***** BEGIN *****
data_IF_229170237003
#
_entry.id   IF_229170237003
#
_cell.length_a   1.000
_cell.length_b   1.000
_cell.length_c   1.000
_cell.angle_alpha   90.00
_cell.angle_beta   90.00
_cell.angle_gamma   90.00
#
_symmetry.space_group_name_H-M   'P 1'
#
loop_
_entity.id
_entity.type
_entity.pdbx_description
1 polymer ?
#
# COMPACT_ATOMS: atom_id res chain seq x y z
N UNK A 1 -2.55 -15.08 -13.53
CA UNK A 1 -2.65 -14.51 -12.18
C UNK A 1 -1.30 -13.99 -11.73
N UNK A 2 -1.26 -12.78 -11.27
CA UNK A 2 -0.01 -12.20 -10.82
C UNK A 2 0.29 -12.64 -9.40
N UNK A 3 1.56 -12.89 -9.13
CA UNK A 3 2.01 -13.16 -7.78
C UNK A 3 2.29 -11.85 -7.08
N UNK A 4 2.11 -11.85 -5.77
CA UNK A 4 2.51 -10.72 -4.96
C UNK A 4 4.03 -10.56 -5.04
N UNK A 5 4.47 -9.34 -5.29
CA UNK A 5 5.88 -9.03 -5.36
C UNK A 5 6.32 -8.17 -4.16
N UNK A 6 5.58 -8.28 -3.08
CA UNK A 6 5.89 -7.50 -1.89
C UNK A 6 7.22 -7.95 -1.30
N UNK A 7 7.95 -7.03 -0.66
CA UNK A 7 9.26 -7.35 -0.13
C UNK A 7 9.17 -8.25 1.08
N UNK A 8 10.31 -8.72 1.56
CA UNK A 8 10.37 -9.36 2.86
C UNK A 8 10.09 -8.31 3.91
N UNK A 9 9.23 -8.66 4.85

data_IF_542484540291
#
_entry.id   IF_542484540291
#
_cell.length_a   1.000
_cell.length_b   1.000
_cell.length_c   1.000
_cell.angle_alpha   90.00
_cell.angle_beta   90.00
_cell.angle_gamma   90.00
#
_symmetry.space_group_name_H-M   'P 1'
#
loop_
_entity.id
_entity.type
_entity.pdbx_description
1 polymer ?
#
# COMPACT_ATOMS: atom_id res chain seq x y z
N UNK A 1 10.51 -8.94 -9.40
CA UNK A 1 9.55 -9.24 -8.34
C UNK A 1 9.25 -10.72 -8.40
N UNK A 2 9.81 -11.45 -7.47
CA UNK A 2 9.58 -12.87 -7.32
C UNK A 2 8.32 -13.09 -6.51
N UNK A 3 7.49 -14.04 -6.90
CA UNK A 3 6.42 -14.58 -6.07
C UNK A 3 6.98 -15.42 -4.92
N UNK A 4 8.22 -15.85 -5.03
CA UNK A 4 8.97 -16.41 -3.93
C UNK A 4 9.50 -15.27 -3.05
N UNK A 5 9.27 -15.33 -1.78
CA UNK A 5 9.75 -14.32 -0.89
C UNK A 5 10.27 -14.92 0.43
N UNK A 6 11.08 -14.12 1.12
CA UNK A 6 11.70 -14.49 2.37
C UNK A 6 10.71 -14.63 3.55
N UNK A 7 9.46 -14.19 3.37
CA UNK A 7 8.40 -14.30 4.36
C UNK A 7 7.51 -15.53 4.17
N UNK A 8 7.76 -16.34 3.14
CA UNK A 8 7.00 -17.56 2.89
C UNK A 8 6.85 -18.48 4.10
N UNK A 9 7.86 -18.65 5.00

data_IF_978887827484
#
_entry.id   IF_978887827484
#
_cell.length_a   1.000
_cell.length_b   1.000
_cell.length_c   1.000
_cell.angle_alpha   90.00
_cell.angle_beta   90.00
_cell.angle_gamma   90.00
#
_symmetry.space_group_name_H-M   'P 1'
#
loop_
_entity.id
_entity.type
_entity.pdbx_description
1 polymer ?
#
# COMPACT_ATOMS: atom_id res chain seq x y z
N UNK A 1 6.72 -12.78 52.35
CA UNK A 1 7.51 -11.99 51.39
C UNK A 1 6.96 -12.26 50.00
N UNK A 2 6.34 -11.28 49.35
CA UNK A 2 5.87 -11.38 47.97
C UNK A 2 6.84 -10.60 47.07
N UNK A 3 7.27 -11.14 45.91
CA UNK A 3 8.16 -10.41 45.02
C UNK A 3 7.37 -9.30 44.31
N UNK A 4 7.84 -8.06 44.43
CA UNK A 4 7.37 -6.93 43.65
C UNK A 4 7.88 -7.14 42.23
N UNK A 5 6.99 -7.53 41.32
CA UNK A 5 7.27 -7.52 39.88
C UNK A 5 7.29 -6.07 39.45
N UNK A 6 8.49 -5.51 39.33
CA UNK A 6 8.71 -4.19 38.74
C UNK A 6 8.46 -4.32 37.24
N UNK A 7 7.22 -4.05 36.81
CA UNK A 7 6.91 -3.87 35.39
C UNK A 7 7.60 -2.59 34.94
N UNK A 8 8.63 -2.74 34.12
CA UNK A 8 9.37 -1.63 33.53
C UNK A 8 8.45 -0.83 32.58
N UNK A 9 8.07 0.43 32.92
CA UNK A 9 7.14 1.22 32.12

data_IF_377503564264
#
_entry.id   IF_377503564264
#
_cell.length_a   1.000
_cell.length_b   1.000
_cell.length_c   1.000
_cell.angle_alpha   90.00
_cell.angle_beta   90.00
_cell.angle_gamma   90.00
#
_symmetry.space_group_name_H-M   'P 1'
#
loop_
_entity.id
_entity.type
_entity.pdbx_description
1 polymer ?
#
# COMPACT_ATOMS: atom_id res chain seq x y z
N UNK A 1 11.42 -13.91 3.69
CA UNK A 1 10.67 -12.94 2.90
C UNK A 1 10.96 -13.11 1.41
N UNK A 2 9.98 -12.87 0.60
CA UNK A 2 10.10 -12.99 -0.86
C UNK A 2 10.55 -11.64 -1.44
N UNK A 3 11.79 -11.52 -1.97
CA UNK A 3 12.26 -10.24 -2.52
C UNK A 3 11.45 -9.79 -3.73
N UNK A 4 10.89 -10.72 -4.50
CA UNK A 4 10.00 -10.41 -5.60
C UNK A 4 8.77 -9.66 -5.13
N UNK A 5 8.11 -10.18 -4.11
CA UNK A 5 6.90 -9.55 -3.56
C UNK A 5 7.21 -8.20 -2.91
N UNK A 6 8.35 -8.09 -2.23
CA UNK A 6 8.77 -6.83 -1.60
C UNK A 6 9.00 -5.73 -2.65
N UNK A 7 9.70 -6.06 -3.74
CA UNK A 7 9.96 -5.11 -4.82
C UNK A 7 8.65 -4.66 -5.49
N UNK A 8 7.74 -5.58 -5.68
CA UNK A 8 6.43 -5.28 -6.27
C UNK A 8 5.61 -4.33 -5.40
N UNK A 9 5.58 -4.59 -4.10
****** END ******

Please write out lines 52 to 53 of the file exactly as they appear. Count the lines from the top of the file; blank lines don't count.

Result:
_cell.length_c   1.000
_cell.angle_alpha   90.00